Turn the speakers on and the bass is strong. Wind the engine up and you notice it's less damped than the other models. You really get the sense then that this is the car for 25 to 30-something people who appreciate a bargain.

The Octavia was always a car that got great word of mouth reviews, but it used to be that Skoda had to take the platform made for the Golf and change it with cheaper suspension bits and a longer wheelbase. The Octavia thus earned the nickname "poor man's Golf". Not any more!

From de start, the MQB was developed to fit the Octavia's needs, which mostly center around 1.2 TSI and 1.6 TDI engines, simple suspension and the longest wheelbase so far developed on the platform. OK, so the materials aren't really top-notch but the cheaply upholstered cargo hold is huge at 590 liters for the sedan model. Fold the seats flat and it's like looking at the bed. The Octavia is designed to do the job of a Ford Mondeo, which technically is in a class above, more cheaply. It's not just the hold itself, but also the opening, far larger than on the sexy SEAT.

There's no design made for the sake of design with the Octavia III. The only thing you can get excited about is a larger set of wheels and some metallic paint. For the Skoda buyer, size matters much more than handling, so of all the models we mentioned this is the least sporty. Don't go buying a vRS thinking it's going to be as good as the Golf GTI or you'll be disappointed.

While they are simple, the buttons for the air-con or the door handles are practical and feel like they can be operated with gloves on. Skoda even throws in an ice scraper conveniently mounted inside the gas cap cover.

The MQB platform is pretty much synonymies with the Golf and you get the feeling Volkswagen let its car have the lion's share of the good equipment. The perceived quality level has jumped to the point where and we think a well-specced Golf 7 is better inside than a 2011 Audi A3.

Being the third most successful car ever made, the Golf had the most to lose out of the quartet and driving it you get the feeing that every component has been engineered with no risk involved. The wiper stalks are creamy-soft to use and the automatic headlight switch makes the perfect reassuring click. To give you a good example of the attention to detail, the seats are so good they won an award from AGR for their back support.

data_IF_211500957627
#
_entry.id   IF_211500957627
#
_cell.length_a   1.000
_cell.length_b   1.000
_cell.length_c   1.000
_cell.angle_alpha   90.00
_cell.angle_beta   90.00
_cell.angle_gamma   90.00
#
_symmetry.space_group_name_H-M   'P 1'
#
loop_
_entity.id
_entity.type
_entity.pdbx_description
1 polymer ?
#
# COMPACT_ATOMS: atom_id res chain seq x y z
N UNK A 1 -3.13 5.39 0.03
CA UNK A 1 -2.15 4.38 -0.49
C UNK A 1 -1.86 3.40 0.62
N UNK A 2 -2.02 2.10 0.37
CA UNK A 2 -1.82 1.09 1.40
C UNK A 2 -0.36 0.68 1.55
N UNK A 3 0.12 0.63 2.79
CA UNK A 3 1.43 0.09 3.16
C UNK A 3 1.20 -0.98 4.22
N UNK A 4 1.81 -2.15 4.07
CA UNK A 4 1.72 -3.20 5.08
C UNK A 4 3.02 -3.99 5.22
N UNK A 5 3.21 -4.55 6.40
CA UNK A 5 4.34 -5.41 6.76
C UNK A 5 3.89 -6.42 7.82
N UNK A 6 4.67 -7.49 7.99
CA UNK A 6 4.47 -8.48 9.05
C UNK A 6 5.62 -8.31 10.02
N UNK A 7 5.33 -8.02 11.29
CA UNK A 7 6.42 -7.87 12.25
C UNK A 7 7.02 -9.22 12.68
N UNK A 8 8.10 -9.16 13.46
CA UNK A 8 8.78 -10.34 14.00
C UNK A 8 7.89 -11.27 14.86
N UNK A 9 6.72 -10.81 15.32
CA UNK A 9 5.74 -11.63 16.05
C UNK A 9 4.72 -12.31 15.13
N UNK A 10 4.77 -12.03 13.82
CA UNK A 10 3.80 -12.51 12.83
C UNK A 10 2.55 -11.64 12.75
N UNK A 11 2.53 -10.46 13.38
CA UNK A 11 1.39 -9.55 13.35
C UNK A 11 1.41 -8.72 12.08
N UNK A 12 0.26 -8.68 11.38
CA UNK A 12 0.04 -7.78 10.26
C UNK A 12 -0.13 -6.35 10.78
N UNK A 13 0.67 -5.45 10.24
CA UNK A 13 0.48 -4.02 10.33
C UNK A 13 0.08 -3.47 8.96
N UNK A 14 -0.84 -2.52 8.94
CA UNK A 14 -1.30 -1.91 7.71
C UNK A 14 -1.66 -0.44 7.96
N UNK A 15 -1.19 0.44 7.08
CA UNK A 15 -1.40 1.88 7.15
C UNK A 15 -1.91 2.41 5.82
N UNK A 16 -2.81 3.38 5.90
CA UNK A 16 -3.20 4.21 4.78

The chassis diversity is not as wide as the Audi A3, but there an equal amount of expensive and well built options. The variety of engine choices is huge, from the most basic 86 hp 1.2-liter TSI to a 300 hp 2.0-liter TSI fitted to the hardcore Golf R. The Golf is also the first car in the world to be made available with three regular hot hatch versions, the GTI and GTD being joined by the GTE plug-in hybrid.

Future Plans in Detail: Vans, Crossovers, SUVs and Even Sportscars

The quartet of compacts is or rather was only the beginning for MQB. As the Group continued to invest in the expansion of its model range, other nameplates were also built using the toolkit.

Superminis: It Could Be a While

It was originally expected that new Fabia, Polo and Ibiza models would come out immediately after the compacts. However, that did not happen as weakness in domestic European markets convinced decision-makers to prioritize investment in technology. Facelifts were instead offered: Ibiza in 2013, Polo at the beginning of this year and the Audi A1 probably in a few months' time.

Skoda has officially announced hat a new Fabia will be launched in Autumn 2014. However, reports have indicated this will continue to be based on the old PQ25 architecture that also underpinned the Rapid range of compacts. We believe MQB will thus only start being used for superminis towards the beginning of 2017. Volkswagen has ruled out a Polo-sized SUV, which means the other brands are unlikely to have one either.

Sportscars: the new TT and...

Crisp and sharp, an evolution of its two predecessors, the Audi TT Mk3 was revealed weeks ago at the Geneva Motor Show, offering up to 310 horsepower. Just like the previous generation, the platform is shared with the A3, so it's not surprising that 50 kilograms have been shaved compared to the Mk2.

At 4.18 meters, it's the most compact MQB car to date and its wheelbase is also the shortest. Most of the groundwork for its development had already been done on other projects, but the TT does carry a number of innovations, like an 2.0 TFSI engine that makes 310 hp, a new record for the Group, and two aluminum die-cast pieces that hold the cargo hatch and give strength to the roof.

This next video will explain the lightweight construction of the new TT: